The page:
MR or MRS Degree? Ask Jesus!

Looking for more than just an education?  For those who hope to find a life partner as part of their college experience, it seems like a Christian college might be the way to go.

In Religion News Service, Katherine Burgess reports on a recent Facebook survey.  According to those findings, of the top 25 colleges where men are likely to meet their spouse, all are Christian.  For women, sixty-four percent of the top 25 husband-finding schools are Christian.

Twelve of the schools that appear on both lists of top-25 are Christian:

  1. Faith Baptist Bible College and Theological Seminary,      Ankeny, Iowa
  2. Harding University, Searcy, Ark.
  3. Martin Luther College, New Ulm, Minn.
  4. Bob Jones University, Greenville, S.C.
  5. Brigham Young University, Provo, Utah
  6. Freed-Hardeman University, Henderson, Tenn.
  7. Maranatha Baptist Bible College, Watertown, Wis.
  8. Dordt College, Sioux Center, Iowa
  9. Baptist Bible College, Springfield, Mo.
  10. Oklahoma Christian University, Edmond, Okla.
  11. Kentucky Christian University, Grayson, Ky.
  12. Johnson University, Knoxville, Tenn.

This makes sense.

College, after all, is about much more than academics.  Where people go to school—especially when that school is strongly associated with a certain cultural identity—says a lot about who they are as people.

It also fits long-standing stereotypes about Christian schools.  As Jeff Schone, vice president for student life at Martin Luther College in New Ulm, Minnesota, told Burgess, “There’s a Lutheran boy for every Lutheran girl.”

Marlena Graves reflected on this syndrome recently in the pages of Christianity Today.  As a counselor at Cedarville University, Graves lamented the fact that so many young women seem to neglect their own personal growth in their race for a spouse.  “I can’t even count,” Graves wrote,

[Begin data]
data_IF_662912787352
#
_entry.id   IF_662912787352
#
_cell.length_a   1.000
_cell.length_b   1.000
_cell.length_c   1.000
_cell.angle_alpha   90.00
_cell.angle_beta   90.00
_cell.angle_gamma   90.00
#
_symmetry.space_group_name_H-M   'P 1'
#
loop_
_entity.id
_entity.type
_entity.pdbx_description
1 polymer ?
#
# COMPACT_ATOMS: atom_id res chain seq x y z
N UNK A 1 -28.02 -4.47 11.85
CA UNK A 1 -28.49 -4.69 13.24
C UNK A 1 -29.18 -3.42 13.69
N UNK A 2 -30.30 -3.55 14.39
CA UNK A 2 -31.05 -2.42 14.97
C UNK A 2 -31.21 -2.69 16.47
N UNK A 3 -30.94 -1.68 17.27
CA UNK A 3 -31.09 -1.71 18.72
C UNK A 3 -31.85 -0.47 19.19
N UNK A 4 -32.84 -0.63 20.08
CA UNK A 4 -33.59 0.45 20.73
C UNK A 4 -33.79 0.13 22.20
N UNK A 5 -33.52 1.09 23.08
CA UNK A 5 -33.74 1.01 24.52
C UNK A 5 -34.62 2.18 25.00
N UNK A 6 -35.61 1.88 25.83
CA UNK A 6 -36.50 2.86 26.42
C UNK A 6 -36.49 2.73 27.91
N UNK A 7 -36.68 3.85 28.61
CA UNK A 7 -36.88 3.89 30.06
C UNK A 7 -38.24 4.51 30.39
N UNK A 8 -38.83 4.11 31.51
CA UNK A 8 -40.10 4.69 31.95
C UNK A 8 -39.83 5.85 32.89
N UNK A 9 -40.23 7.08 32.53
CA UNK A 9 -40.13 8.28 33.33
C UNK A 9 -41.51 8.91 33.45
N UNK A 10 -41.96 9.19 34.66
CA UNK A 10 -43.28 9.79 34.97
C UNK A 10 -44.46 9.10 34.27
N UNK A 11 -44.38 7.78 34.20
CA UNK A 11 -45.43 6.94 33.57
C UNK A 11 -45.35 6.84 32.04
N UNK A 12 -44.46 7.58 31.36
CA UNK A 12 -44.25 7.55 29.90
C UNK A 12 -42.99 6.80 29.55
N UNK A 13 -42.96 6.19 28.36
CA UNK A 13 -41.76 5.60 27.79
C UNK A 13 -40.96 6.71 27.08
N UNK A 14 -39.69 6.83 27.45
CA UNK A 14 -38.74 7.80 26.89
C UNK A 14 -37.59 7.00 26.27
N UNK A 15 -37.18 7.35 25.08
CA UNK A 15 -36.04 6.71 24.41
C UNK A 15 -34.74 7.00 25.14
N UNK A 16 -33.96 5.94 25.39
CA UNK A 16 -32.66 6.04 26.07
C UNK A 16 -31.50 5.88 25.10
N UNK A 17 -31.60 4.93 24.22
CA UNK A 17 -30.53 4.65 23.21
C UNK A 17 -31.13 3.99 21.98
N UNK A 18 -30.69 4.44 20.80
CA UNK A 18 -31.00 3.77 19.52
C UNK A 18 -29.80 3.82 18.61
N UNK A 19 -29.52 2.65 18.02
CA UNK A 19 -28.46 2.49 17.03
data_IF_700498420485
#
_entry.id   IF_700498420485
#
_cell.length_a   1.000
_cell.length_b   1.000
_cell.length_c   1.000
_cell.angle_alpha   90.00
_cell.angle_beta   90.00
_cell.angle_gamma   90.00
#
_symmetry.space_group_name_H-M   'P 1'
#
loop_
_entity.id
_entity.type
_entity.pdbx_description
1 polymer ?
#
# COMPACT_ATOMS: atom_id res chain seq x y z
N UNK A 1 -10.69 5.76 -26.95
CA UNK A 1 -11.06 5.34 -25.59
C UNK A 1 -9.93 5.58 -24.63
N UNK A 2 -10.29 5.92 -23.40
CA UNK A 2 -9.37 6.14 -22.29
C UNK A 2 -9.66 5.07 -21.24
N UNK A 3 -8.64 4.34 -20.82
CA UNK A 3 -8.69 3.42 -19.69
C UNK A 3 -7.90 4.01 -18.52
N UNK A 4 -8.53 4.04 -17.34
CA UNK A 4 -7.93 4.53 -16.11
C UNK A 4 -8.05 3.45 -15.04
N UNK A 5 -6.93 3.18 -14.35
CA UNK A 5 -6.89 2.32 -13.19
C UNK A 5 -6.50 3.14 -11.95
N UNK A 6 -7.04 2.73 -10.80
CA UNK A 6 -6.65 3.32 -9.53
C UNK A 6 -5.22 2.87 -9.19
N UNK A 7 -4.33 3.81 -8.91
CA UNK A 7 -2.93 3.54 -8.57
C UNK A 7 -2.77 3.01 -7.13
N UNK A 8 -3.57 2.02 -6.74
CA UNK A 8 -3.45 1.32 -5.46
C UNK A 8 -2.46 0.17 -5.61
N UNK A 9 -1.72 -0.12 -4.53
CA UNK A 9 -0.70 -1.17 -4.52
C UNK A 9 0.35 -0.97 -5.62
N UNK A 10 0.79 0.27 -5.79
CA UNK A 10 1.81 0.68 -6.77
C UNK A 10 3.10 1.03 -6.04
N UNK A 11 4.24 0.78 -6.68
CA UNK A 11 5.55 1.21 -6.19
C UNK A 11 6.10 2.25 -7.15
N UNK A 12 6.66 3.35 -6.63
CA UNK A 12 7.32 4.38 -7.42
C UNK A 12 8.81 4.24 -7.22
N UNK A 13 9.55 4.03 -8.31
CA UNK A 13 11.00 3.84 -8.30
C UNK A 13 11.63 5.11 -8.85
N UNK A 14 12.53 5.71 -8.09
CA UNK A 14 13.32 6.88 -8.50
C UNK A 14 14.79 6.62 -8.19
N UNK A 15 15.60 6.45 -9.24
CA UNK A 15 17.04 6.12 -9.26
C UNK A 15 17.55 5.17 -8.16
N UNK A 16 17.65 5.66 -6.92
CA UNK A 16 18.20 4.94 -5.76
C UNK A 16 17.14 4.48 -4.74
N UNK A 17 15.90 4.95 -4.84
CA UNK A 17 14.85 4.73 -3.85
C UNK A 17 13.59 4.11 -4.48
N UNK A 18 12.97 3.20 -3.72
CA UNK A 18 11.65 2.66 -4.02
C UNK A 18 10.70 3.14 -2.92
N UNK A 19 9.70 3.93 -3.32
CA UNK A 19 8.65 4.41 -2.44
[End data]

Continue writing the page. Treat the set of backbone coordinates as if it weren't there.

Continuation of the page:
the number of times I’ve heard, “My mom and dad told me that if I don’t find a husband now when there are so many to choose from, then chances are slim that I’ll find one after college.”

This isn’t just true for Christians, of course.  As Charles Murray argued controversially in his recent book Coming Apart, those who attend elite schools tend to marry other people from those same elite schools.

In her Christianity Today piece, Graves quoted a letter to the Daily Princetonian by Susan Patton.  Patton gave Princeton women the same advice heard by so many young Christian collegians:

Smart women can’t (shouldn’t) marry men who aren’t at least their intellectual equal….there is a very limited population of men who are as smart or smarter than we are. And I say again — you will never again be surrounded by this concentration of men who are worthy of you.

Higher education, for many non-Christians as well as many Christians, seems to be seen as the place to find suitable life partners.  My hunch is that this trend is exaggerated at schools that attract students from self-identified subcultural or countercultural backgrounds.

This marriage tendency can help us understand the durability of cultural notions.  Why are so many Americans creationist, for instance?  It helps when creationist kids go to creationist colleges, marry other creationist kids and start creationist families of their own.